I spent 1003 on my package with the smart grinder. Plus a 100 cash back deal so I was out 903 for it.

    It comes with a two year warranty and buying on my gold credit card means another year warranty meaning shall the machine fail the day after three years it will cost me 300 a year. A dollar a day. World vision donation money.

    This allows me to enter into the market with three years of guaranteed machine. For under a grand

    Looking at a dual boiler and a grinder would set you back 3k for a machine and 500 for grinder if you take out the lelit which a lot (don't ask me why) choose not to go for (taken from talk coffee website) So for a 2.5k saving (substantial) the dual boiler for those that like a fresh coffee fits the bill. Given most people like and make milk drinks this is the reason over other machines like heat exchangers. We all know upgraditis will come.

    Now I and a few others like a fresh coffee but may not know the difference between a good and a great. For this reason this fits the bill.

    Therefore for me who just paid out just under 7 figures to an ex. I had a decision. Save and go without a coffee machine to get my r58 and m4d equivalent for a year or two or get the dual boiler in the interim. Finances meant I went with the dual boiler.

    I put it like fountain pens. There's steel nibs and gold nibs. There is always uses for steel nibs and whilst they aren't as good they perfectly have their place.

  19. #19
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    That is a ripper deal. The 920 is a great machine, certainly significantly better than a sunbeam 6910/7000 for the same $. It is capable of a great brew, with some really neat usability features that are missing on machines many times the $.

    The only issue being is the reliability isnt the best (although the 920 seems to have fixed most of the 900 glitches) and you cant DIY fix or get parts. A colleague bought the 900 when they first came out, it was returned for repairs a few times, finally replaced with a 920 (out of warranty - kudos to Breville for backing their product). The 920 popped itself too and was replaced again (looked to be a refurbed unit maybe? some marks were evident). The current one is going good, hopefully it will keep going.

    With the cheap price and 3 years warranty its is very good value.

    Cheers

  20. #20
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    Quote Originally Posted by noidle22 View Post
    As an interesting aside, I routinely sell 7-8 year old Breville 800ES machines for $200 which retailed for $400. I also sell Sunbeam EM6910's for $300-$400, they retailed for $800.

    They're sort of the exception not the rule however certain appliance machines are still respected.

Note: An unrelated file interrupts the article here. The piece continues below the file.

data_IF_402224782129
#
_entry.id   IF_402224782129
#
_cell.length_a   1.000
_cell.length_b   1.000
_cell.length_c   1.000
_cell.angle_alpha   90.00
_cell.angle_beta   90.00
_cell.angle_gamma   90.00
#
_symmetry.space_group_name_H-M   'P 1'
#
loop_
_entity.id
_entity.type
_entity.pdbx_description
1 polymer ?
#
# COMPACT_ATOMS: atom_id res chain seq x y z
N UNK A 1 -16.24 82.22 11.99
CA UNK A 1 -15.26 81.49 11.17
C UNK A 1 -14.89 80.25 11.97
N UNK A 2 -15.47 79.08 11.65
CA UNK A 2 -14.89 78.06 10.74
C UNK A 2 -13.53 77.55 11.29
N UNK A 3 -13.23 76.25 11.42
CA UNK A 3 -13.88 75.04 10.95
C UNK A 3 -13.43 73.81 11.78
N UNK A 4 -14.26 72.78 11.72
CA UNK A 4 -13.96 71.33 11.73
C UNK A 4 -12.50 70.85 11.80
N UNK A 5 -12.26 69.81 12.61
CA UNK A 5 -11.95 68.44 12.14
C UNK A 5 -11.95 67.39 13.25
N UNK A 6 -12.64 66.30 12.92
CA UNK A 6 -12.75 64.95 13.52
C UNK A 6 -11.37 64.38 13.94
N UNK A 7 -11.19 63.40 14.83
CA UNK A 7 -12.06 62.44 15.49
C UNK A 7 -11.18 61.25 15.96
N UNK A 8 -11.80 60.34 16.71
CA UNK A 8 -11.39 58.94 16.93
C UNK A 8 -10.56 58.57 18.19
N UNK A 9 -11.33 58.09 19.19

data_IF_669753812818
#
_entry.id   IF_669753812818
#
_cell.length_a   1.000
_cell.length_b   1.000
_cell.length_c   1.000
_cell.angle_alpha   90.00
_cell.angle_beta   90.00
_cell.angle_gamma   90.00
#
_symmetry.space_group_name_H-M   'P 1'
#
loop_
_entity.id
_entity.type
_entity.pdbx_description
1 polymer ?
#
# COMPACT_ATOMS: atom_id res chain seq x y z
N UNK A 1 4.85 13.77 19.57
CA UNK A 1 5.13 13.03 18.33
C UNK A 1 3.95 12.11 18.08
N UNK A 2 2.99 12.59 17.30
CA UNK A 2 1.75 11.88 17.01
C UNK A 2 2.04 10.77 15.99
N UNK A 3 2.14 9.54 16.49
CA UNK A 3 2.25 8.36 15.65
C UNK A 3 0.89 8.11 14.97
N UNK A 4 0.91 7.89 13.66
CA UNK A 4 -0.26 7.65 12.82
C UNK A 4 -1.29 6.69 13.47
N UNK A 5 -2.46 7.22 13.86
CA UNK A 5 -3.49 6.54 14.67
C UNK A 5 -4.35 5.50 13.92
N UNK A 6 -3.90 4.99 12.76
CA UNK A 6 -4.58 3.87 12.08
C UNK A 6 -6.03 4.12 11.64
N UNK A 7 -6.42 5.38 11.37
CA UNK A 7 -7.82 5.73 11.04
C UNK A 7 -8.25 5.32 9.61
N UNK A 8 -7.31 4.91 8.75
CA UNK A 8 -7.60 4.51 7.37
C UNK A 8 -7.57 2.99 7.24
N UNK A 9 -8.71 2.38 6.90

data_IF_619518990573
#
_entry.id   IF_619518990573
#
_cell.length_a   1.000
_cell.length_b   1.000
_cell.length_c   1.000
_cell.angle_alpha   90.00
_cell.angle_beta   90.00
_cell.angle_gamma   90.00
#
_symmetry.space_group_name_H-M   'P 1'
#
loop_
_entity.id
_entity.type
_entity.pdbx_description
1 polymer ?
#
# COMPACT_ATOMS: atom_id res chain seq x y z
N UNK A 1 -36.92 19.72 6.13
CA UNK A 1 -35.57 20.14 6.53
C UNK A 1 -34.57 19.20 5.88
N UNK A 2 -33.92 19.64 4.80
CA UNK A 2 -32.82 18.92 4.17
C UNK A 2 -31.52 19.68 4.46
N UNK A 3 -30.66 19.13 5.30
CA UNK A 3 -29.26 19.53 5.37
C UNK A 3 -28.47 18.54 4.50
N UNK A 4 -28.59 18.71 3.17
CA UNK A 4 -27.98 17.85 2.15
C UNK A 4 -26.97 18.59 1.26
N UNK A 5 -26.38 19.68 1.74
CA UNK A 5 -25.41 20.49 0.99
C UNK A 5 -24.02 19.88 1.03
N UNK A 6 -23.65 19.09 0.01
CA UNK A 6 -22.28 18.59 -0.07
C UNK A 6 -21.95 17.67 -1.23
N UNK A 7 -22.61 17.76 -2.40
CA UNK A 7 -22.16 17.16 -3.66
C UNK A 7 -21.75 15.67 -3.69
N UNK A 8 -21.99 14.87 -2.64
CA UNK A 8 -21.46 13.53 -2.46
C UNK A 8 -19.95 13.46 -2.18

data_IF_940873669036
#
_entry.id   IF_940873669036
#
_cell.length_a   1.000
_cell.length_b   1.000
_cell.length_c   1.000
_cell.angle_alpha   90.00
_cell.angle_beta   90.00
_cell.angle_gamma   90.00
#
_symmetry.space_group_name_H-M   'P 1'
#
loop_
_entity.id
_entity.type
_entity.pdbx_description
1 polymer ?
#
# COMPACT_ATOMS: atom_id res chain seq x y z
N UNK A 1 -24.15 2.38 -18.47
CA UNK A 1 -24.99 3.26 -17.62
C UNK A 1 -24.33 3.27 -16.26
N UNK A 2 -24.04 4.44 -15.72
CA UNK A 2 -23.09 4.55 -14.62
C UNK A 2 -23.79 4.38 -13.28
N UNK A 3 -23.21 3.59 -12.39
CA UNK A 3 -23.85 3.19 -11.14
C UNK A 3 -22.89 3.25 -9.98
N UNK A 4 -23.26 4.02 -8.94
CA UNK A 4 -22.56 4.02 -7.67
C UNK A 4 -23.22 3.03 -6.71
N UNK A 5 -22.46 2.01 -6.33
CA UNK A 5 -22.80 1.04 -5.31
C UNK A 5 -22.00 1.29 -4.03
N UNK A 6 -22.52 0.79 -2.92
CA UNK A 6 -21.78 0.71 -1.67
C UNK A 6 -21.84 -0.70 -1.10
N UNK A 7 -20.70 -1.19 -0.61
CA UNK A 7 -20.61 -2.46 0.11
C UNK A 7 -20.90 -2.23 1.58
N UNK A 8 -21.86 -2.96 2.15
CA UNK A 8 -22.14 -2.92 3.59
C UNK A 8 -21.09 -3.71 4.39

Yes noidle I didn't mean to sound as though I meant they're all terrible. Certainly the bes920 is decent value for money and allows more consumers the opportunity to have those high end features and play around to see what the fuss is all about (then perhaps upgraditis kicks in).
    I respect and admire the ambition of the bes920 design because it's finally broken away from the thermoblock design, added in great features and at a killer price. My comments were mainly aimed at thermoblocks, which unashamedly, I cannot appreciate for what they cost (I'd rather a cheap used hx within that price range e.g NS oscar). Just my opinion and we're all entitled to our own.
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    and i wouldn't let the landfill argument fool people into thinking they are doing the environment a favour by buying a commercial type coffee machine for home use either. The amount of energy required to produce a big lump of metal as these machine use is high, plus the bes920 is a much more energy efficient machine to operate over the years. It heats a smaller volume of water/metal to come to operating temperature and requires a much shorter warm up time so you dont need to keep it on for long periods of the day. Compared to my old hx machine it uses about 0.8kWh a day less electricity. Each year this saves about 300kwh or $100 in power cost alone. Plus with the massively less purchase price the financial arguments dont stand either.

    Even if it does go to landfill sooner the cost to the environment is less because it hasn't polluted the atmosphere which effects the whole planet.
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  22. #22
    Senior Member Gavisconi007's Avatar
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    Quote Originally Posted by TRRR View Post